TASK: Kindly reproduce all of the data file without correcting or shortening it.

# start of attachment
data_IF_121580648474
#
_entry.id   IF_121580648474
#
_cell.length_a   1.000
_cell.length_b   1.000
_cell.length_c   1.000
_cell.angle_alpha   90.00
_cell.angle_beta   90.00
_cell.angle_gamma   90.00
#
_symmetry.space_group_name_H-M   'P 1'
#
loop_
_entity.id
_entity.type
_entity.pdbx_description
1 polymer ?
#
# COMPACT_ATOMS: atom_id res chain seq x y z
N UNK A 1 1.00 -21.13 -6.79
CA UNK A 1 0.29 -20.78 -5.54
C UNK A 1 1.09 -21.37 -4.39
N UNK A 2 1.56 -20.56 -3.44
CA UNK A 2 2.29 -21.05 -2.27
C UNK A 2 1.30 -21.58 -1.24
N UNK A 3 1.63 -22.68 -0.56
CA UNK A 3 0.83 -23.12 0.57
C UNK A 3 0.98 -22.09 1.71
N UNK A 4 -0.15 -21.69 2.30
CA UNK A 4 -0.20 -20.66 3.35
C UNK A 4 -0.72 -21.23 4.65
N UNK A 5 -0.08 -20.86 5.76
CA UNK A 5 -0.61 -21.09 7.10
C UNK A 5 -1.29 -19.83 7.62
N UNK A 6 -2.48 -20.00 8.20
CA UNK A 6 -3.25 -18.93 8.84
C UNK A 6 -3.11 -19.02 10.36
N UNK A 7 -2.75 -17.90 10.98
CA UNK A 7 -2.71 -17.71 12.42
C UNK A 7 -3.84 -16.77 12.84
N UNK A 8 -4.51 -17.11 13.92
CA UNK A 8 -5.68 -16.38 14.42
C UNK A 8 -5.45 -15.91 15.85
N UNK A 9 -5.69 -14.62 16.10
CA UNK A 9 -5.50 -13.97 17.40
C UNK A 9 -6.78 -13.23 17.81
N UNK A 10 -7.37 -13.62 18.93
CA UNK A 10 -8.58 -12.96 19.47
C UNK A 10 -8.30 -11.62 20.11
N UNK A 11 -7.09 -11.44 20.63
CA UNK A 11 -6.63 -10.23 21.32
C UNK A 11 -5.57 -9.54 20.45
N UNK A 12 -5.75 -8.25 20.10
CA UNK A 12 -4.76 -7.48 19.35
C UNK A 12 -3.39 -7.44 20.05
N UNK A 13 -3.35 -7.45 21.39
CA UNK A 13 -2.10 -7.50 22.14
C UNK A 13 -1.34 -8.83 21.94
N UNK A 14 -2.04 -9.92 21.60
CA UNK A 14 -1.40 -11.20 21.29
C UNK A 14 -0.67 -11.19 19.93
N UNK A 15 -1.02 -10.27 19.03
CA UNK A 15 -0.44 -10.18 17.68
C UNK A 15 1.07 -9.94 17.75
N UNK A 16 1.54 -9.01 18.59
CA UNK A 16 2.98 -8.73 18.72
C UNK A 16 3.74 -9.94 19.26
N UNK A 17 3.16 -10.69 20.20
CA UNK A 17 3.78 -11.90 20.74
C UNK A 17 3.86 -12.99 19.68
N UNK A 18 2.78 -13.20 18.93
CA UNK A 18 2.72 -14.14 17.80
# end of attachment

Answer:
data_IF_121580648474
#
_entry.id   IF_121580648474
#
_cell.length_a   1.000
_cell.length_b   1.000
_cell.length_c   1.000
_cell.angle_alpha   90.00
_cell.angle_beta   90.00
_cell.angle_gamma   90.00
#
_symmetry.space_group_name_H-M   'P 1'
#
loop_
_entity.id
_entity.type
_entity.pdbx_description
1 polymer ?
#
# COMPACT_ATOMS: atom_id res chain seq x y z
N UNK A 1 1.00 -21.13 -6.79
CA UNK A 1 0.29 -20.78 -5.54
C UNK A 1 1.09 -21.37 -4.39
N UNK A 2 1.56 -20.56 -3.44
CA UNK A 2 2.29 -21.05 -2.27
C UNK A 2 1.30 -21.58 -1.24
N UNK A 3 1.63 -22.68 -0.56
CA UNK A 3 0.83 -23.12 0.57
C UNK A 3 0.98 -22.09 1.71
N UNK A 4 -0.15 -21.69 2.30
CA UNK A 4 -0.20 -20.66 3.35
C UNK A 4 -0.72 -21.23 4.65
N UNK A 5 -0.08 -20.86 5.76
CA UNK A 5 -0.61 -21.09 7.10
C UNK A 5 -1.29 -19.83 7.62
N UNK A 6 -2.48 -20.00 8.20
CA UNK A 6 -3.25 -18.93 8.84
C UNK A 6 -3.11 -19.02 10.36
N UNK A 7 -2.75 -17.90 10.98
CA UNK A 7 -2.71 -17.71 12.42
C UNK A 7 -3.84 -16.77 12.84
N UNK A 8 -4.51 -17.11 13.92
CA UNK A 8 -5.68 -16.38 14.42
C UNK A 8 -5.45 -15.91 15.85
N UNK A 9 -5.69 -14.62 16.10
CA UNK A 9 -5.50 -13.97 17.40
C UNK A 9 -6.78 -13.23 17.81
N UNK A 10 -7.37 -13.62 18.93
CA UNK A 10 -8.58 -12.96 19.47
C UNK A 10 -8.30 -11.62 20.11
N UNK A 11 -7.09 -11.44 20.63
CA UNK A 11 -6.63 -10.23 21.32
C UNK A 11 -5.57 -9.54 20.45
N UNK A 12 -5.75 -8.25 20.10
CA UNK A 12 -4.76 -7.48 19.35
C UNK A 12 -3.39 -7.44 20.05
N UNK A 13 -3.35 -7.45 21.39
CA UNK A 13 -2.10 -7.50 22.14
C UNK A 13 -1.34 -8.83 21.94
N UNK A 14 -2.04 -9.92 21.60
CA UNK A 14 -1.40 -11.20 21.29
C UNK A 14 -0.67 -11.19 19.93
N UNK A 15 -1.02 -10.27 19.03
CA UNK A 15 -0.44 -10.18 17.68
C UNK A 15 1.07 -9.94 17.75
N UNK A 16 1.54 -9.01 18.59
CA UNK A 16 2.98 -8.73 18.72
C UNK A 16 3.74 -9.94 19.26
N UNK A 17 3.16 -10.69 20.20
CA UNK A 17 3.78 -11.90 20.74
C UNK A 17 3.86 -12.99 19.68
N UNK A 18 2.78 -13.20 18.93
CA UNK A 18 2.72 -14.14 17.80